Does the exhibition organizer really understand the difference between marketing and public relations? According to my own experience, I often think that they don't. Promotional exhibitions always seem to focus on telemarketing, direct mail and advertising, as well as publishing some standard, dry, unimaginative press releases. Therefore, the importance of public relations is underestimated.
Public relations should be developed as an important factor in the promotion mix; after all, the dictionary definition of public relations is “a favorable paradox for forming an organization”. Of course, every organizer is striving to do this. Without the basis of general opinions, the success of the exhibition will be even more difficult to achieve.
Traditional monthly press releases, announcing increased space sales or the widest range of media coverage; before the media stops reading news releases, you can only laugh at the exhibition date and space sales so many times. PR is about understanding the target market, exhibitors and visitors, target media and areas of interest, and information on how to use exhibitors. News reports on products/services to 'sales'.
In order to use PR effectively, organizers need to plan their comprehensive strategy in advance. Public relations can be the responsibility of a dedicated internal department or, more commonly, external consultations that specialize in related fields or the entire exhibition industry.
Using a consulting firm that knows about the two sides of the fence will definitely have a positive advantage because they can advise the organizer on how best to get a donation from the exhibitor [and believe me, it might be like pulling a tooth!] This is not just for the organizer It saves time tracking all exhibitor information, but it provides a good feeling for exhibitors, and organizers are working hard to promote them through professional support.
Therefore, public relations activities should be planned at least 10 months in advance so that the consultation or internal team can have time to establish rapport with exhibitors and key editors. In this way, organizers are more likely to see the appropriate articles written on the relevant media, rather than simply repeating the press releases. The entire PR campaign is to let potential exhibitors and visitors know about the situation, so why not make regular newsletters during the show? This can convey news about exhibitors participating in the exhibition – many times see competitors & #39; attendance encourages other companies to consider their own bookings.
As an effective way to provide the most extensive market to potential exhibitors and visitors, sponsorship by leading institutions, major industry journals or national newspapers is crucial. Contact with such an institution or journal not only brings more readers to the event, but also brings a certain degree of calibre and higher credibility. This can also be seen as the focus of further public relations activities, especially in joint resource surveys and promotions. Many journals are also happy to run special features and locate their own databases on their pages.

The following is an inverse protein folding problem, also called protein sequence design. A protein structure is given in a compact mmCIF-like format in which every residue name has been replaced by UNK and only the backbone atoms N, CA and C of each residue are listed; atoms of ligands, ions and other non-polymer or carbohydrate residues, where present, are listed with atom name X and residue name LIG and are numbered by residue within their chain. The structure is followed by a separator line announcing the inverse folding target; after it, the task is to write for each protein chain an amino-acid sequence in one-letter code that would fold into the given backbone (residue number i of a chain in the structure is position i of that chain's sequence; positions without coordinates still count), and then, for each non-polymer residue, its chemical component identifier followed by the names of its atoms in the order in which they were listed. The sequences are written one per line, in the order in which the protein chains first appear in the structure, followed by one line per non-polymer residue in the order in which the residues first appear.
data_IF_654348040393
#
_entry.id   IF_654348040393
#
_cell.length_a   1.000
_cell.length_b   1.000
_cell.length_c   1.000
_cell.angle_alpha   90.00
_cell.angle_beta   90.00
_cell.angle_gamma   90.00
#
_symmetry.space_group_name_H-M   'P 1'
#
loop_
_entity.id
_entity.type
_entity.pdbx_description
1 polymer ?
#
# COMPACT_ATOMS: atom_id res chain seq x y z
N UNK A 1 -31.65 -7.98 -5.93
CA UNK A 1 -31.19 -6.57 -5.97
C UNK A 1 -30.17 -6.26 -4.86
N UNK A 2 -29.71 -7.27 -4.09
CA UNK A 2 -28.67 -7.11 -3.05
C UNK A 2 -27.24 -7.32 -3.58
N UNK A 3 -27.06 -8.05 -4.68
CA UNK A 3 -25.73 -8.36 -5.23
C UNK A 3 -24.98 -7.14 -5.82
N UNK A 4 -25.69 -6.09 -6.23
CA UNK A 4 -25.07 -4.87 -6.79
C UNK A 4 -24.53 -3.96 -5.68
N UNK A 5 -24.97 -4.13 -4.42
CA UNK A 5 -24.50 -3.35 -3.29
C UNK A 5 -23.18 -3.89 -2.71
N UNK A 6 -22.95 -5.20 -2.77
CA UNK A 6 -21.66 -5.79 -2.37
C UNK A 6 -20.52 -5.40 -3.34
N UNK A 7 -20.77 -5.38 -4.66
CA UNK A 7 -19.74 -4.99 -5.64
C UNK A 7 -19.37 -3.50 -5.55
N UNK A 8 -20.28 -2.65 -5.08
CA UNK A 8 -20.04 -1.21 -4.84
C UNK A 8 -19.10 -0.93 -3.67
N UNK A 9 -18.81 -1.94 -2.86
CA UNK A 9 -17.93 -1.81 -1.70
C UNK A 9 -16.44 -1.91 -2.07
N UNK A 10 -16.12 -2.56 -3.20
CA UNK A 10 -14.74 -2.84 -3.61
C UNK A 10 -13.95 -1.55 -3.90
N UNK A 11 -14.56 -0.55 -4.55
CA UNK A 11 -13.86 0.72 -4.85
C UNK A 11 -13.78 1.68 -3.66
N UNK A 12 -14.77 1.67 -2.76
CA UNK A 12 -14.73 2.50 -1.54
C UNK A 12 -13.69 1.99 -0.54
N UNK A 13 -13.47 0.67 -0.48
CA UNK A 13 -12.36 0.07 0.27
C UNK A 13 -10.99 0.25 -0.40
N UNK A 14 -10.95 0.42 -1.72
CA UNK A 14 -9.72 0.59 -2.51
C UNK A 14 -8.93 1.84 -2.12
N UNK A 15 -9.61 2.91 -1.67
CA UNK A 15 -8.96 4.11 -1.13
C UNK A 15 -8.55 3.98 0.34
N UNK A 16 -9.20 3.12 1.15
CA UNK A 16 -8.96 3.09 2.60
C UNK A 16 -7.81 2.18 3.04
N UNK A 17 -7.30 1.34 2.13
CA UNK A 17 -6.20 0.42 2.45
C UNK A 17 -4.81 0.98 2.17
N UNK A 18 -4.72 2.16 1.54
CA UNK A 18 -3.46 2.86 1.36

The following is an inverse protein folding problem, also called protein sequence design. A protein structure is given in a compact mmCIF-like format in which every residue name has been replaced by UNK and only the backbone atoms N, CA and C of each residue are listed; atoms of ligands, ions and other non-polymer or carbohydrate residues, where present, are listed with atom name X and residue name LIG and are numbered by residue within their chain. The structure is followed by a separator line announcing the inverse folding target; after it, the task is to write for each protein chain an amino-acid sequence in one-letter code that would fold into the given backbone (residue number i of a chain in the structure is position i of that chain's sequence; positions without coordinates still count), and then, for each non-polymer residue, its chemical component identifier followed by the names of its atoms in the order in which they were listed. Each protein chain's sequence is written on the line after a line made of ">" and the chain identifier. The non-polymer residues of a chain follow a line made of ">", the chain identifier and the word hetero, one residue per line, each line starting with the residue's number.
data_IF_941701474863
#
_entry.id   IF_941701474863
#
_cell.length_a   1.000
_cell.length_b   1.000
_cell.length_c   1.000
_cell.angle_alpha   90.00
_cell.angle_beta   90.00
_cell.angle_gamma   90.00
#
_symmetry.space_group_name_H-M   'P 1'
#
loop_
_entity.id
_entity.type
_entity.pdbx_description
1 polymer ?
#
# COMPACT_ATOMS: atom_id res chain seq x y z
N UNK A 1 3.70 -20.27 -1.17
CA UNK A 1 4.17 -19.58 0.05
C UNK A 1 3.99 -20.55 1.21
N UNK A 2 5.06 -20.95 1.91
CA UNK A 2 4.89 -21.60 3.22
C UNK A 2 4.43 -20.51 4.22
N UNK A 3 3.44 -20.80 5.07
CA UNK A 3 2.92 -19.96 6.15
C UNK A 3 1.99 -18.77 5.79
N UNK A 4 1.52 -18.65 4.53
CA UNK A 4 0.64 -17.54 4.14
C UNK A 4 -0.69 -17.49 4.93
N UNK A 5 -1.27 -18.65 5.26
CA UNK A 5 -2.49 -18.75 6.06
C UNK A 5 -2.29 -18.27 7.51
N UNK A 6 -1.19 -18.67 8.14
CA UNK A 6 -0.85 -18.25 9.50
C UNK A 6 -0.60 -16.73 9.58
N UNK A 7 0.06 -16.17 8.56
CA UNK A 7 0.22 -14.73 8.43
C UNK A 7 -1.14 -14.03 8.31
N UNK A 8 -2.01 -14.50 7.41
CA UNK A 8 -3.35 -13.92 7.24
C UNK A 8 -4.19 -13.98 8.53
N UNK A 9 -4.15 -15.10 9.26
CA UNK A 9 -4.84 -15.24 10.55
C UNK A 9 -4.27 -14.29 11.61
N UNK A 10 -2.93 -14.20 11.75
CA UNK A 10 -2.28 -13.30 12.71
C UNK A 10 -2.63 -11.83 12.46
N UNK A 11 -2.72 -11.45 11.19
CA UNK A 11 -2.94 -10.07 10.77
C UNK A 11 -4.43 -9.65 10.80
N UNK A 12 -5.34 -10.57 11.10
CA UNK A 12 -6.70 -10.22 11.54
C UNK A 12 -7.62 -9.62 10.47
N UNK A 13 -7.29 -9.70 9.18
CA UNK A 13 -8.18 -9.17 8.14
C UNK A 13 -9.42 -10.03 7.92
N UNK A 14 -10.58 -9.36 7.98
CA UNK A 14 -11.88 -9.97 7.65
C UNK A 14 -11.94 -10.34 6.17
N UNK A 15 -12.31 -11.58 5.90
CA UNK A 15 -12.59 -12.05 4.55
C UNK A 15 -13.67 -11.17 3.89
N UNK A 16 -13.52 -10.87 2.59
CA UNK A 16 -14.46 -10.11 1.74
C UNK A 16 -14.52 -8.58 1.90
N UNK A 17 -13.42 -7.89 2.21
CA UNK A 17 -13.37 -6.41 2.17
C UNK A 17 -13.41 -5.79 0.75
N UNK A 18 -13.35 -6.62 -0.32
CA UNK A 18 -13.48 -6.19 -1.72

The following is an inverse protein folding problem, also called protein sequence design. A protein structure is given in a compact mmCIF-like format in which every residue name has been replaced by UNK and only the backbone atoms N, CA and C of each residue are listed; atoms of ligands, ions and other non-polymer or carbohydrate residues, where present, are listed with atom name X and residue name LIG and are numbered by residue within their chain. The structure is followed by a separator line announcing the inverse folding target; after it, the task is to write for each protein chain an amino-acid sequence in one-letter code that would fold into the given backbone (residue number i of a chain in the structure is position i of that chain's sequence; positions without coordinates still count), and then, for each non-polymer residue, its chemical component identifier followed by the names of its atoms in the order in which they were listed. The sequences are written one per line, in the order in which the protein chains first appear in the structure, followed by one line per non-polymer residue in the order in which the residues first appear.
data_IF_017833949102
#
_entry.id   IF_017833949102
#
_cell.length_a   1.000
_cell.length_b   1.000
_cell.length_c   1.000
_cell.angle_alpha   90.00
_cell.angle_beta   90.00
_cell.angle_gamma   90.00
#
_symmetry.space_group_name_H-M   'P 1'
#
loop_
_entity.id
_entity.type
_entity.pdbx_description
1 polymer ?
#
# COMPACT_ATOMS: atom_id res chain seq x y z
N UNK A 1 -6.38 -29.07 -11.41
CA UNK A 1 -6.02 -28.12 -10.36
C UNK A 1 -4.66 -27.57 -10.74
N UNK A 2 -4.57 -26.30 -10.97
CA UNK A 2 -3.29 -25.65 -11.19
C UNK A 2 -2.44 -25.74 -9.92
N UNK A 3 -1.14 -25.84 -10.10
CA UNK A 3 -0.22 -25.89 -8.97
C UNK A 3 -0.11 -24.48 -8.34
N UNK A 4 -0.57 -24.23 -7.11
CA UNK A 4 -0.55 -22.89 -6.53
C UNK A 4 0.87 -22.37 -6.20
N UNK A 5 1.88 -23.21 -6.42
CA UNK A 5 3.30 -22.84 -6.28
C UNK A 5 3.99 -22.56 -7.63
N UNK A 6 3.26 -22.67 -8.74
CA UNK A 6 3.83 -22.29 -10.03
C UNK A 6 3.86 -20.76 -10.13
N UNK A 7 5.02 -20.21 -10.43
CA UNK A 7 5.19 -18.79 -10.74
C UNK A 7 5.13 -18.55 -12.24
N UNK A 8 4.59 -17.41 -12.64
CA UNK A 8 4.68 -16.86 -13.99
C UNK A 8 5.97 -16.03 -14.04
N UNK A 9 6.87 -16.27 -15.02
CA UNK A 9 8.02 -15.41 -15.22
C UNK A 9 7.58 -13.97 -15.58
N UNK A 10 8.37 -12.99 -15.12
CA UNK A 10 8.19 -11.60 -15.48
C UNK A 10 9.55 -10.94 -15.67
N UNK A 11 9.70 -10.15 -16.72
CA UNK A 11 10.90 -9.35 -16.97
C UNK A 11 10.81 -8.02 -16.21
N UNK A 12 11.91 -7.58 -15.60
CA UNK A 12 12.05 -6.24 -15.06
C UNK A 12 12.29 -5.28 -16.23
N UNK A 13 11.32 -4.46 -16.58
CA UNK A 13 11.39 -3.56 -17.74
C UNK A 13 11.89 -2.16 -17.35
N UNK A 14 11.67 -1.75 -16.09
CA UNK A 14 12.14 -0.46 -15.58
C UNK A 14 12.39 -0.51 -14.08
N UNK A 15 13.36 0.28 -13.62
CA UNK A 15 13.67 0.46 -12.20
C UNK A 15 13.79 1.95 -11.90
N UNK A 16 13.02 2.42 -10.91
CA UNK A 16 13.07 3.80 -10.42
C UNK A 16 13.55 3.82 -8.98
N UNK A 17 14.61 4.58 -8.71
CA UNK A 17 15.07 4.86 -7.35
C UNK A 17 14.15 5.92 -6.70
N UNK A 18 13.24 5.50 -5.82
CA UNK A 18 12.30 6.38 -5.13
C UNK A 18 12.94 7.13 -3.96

Once they have a good relationship with the buttons, they are more likely to preview the show, participate, and then review the new content in the show. In some cases, a special news day can be organized, the editors are held around the hall, and feel part of the event.
For international exhibitions, overseas visitors can participate in the exhibition, and it can be seen that the news entry mission is essential for expanding global news coverage before the event. A select set of editors from major foreign journals can be invited to study the industry and assess the status of the show at the expense of the organizer [usually supported by DTI]. This often produces outstanding functionality in foreign media and often includes extensive previews of exhibition and exhibition companies.
During the exhibition, especially for large-scale, consumer-constrained exhibitions, daily press releases should be sent to the national media from the press office. News officials should also liaise with television and radio stations and should create opportunities for national or regional media coverage.
The daily news report will also introduce visitors and exhibitors to the progress of the exhibition, the main products displayed and the special events held during the exhibition.
These projects seem to lack many programs and require a broader grasp of the potential of the show and the surrounding stories. I appreciate some exhibitions just to show low-key products, but I believe most organizers want their exhibitions to grow and become industry events.
Once the door is closed and the fault is completed, the PR should not stop. Keeping journals up to date on the event, visitor presence and success stories are very important. In this way, you have already started selling the next event.
Going back to my original question, and my disappointing discovery: "Does the exhibition organizer really understand the difference between marketing and ' PR' I believe many people know what I have been saying about But is it put into practice?
What I am going to outline here is the second nature of public relations professionals. It seems that PR and marketing are not the same thing. Public relations is just one element of marketing. So I saw that the exhibition organizers missed so many opportunities, and I was frustrated; all it needed was thought, imagination, adequate planning and a suitable public relations team. So go out and make the most of it; don't underestimate the power of PR!Ultimate Cleaning Business Package, Click here!